The cytoplasmic tails of Uukuniemi Virus (Bunyaviridae) G(N) and G(C) glycoproteins are important for intracellular targeting and the budding of virus-like particles.

Ludwig Institute for Cancer Research, Stockholm Branch, Karolinska Institute, Box 240, SE-17177 Stockholm, Sweden.
Journal of Virology (Impact Factor: 4.65). 11/2007; 81(20):11381-91. DOI: 10.1128/JVI.00767-07
Source: PubMed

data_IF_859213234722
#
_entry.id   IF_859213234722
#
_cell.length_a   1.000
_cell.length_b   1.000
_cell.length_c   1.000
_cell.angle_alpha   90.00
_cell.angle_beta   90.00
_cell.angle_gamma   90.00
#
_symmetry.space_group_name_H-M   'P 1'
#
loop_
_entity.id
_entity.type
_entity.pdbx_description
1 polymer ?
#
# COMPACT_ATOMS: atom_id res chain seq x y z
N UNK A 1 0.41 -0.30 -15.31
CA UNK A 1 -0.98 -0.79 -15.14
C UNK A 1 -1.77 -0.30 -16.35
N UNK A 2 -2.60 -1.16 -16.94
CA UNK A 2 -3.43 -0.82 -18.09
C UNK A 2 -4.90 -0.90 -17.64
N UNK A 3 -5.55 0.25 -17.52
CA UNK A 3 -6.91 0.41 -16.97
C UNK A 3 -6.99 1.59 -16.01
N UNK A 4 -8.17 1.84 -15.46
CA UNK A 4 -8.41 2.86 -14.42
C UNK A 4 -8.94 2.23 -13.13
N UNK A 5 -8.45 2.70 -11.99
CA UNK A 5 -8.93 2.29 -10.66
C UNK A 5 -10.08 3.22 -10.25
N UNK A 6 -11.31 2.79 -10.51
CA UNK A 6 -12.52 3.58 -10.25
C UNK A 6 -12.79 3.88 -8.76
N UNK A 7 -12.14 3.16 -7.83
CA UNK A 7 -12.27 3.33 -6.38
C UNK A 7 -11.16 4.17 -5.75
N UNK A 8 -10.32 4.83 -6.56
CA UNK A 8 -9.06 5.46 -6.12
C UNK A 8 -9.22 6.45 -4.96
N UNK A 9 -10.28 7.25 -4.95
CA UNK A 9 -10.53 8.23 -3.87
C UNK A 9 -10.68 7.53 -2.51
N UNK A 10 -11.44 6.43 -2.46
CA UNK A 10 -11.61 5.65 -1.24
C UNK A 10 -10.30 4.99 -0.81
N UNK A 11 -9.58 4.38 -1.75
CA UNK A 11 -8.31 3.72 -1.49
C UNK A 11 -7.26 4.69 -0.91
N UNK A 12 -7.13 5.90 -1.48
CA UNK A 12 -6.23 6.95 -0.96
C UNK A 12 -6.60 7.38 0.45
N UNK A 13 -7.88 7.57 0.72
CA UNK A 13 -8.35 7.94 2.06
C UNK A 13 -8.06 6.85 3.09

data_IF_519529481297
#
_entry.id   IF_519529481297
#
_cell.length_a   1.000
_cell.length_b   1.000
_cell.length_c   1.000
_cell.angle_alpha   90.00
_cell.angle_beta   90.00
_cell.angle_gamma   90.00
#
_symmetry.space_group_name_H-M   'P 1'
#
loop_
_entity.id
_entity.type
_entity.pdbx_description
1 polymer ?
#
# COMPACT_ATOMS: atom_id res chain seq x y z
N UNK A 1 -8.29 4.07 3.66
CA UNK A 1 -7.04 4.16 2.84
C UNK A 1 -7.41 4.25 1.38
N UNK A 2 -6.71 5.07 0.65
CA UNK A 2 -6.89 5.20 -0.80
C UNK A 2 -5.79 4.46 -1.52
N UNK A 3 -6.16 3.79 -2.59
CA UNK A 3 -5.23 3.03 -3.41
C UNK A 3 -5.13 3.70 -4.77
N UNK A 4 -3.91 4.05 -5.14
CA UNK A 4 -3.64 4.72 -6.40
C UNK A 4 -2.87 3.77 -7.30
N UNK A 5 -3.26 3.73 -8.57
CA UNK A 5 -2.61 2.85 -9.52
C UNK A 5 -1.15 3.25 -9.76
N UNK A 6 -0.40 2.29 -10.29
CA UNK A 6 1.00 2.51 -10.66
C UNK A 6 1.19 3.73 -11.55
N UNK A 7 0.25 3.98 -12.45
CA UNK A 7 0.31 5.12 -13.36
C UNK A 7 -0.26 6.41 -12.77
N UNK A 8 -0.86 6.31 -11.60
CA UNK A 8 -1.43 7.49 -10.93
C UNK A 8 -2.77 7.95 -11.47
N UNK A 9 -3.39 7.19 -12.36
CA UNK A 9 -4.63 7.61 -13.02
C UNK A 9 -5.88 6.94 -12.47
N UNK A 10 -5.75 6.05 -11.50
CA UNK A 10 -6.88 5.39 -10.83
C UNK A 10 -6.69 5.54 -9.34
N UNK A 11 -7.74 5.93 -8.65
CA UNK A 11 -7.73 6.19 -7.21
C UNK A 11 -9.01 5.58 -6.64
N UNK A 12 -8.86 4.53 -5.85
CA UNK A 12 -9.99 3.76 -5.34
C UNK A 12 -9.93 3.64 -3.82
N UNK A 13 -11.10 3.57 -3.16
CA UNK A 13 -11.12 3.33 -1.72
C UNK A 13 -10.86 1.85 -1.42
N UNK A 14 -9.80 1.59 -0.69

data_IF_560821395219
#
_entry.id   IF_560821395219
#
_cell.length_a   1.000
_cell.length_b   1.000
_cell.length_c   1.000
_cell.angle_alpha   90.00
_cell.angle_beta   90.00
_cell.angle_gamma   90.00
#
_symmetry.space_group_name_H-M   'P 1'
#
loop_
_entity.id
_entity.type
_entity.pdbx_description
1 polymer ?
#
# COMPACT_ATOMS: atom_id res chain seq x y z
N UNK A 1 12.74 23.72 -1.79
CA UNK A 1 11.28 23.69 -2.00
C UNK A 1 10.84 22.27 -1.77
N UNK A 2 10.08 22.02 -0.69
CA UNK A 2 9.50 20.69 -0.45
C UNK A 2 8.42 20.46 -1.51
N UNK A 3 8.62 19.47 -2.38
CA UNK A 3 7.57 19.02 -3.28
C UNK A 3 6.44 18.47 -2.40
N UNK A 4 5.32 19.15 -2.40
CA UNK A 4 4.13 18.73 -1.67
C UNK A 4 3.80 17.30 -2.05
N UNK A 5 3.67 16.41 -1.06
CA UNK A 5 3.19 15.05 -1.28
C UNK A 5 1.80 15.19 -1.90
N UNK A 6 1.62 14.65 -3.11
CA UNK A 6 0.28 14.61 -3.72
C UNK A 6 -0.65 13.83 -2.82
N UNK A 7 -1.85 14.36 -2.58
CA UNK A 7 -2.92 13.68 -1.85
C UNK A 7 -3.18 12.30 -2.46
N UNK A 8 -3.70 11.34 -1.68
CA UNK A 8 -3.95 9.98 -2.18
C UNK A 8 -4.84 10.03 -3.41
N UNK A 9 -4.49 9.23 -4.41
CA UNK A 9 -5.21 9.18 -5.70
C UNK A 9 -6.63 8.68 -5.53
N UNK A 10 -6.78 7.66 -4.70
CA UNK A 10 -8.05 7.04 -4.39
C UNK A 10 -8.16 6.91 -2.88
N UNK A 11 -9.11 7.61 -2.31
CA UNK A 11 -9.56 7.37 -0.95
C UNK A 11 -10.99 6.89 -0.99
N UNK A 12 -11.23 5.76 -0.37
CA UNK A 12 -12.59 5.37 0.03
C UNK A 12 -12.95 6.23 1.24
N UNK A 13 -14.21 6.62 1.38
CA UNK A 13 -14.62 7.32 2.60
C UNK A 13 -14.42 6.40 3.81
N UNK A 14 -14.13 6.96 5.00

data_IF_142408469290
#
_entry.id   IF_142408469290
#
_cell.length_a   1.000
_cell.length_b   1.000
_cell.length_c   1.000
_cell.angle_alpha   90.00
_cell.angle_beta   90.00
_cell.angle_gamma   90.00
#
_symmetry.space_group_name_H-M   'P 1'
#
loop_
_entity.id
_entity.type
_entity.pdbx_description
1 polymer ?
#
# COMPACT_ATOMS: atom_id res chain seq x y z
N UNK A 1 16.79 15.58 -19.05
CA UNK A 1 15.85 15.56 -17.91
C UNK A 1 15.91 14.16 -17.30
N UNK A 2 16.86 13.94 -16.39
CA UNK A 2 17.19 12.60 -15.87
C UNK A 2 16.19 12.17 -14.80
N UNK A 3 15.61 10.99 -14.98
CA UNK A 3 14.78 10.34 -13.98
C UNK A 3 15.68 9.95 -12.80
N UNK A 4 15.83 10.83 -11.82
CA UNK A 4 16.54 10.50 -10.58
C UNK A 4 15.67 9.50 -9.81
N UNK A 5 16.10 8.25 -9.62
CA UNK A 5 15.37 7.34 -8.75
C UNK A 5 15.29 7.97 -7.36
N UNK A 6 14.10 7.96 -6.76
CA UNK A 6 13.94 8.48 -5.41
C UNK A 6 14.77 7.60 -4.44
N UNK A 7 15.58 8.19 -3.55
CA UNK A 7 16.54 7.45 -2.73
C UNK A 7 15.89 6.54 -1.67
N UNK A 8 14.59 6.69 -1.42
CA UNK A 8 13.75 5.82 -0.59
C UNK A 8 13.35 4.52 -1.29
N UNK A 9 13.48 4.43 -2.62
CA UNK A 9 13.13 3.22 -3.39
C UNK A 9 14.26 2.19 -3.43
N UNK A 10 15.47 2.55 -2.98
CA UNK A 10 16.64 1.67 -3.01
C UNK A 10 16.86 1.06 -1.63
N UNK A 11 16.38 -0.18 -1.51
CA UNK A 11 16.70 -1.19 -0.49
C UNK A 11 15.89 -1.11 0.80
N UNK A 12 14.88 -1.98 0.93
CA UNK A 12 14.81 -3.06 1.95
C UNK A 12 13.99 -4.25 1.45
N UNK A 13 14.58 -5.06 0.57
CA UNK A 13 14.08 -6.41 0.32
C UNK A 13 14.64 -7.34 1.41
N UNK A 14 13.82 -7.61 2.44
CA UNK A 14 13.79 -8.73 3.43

ABSTRACT Functional motifs within the cytoplasmic tails of the two glycoproteins G(N) and G(C) of Uukuniemi virus (UUK) (Bunyaviridae family) were identified with the help of our recently developed virus-like particle (VLP) system for UUK virus (A. K. Overby, V. Popov, E. P. Neve, and R. F. Pettersson, J. Virol. 80:10428-10435, 2006). We previously reported that information necessary for the packaging of ribonucleoproteins into VLPs is located within the G(N) cytoplasmic tail (A. K. Overby, R. F. Pettersson, and E. P. Neve, J. Virol. 81:3198-3205, 2007). The G(N) glycoprotein cytoplasmic tail specifically interacts with the ribonucleoproteins and is critical for genome packaging. In addition, two other regions in the G(N) cytoplasmic tail, encompassing residues 21 to 25 and 46 to 50, were shown to be important for particle generation and release. By the introduction of point mutations within these two regions, we demonstrate that leucines at positions 23 and 24 are crucial for the initiation of VLP budding, while leucine 46, glutamate 47, and leucine 50 are important for efficient exit from the endoplasmic reticulum and subsequent transport to the Golgi complex. We found that budding and particle generation are highly dependent on the intracellular localization of both glycoproteins. The short cytoplasmic tail of UUK G(C) contains a lysine at position -3 from the C terminus that is highly conserved among members of the Phlebovirus, Hantavirus, and Orthobunyavirus genera. Mutating this single amino acid residue in G(C) resulted in the mislocalization of not only G(C) but also G(N) to the plasma membrane, and VLP generation was compromised in cells expressing this mutant. Together, these results demonstrate that the cytoplasmic tails of both G(N) and G(C) contain specific information necessary for efficient virus particle generation.

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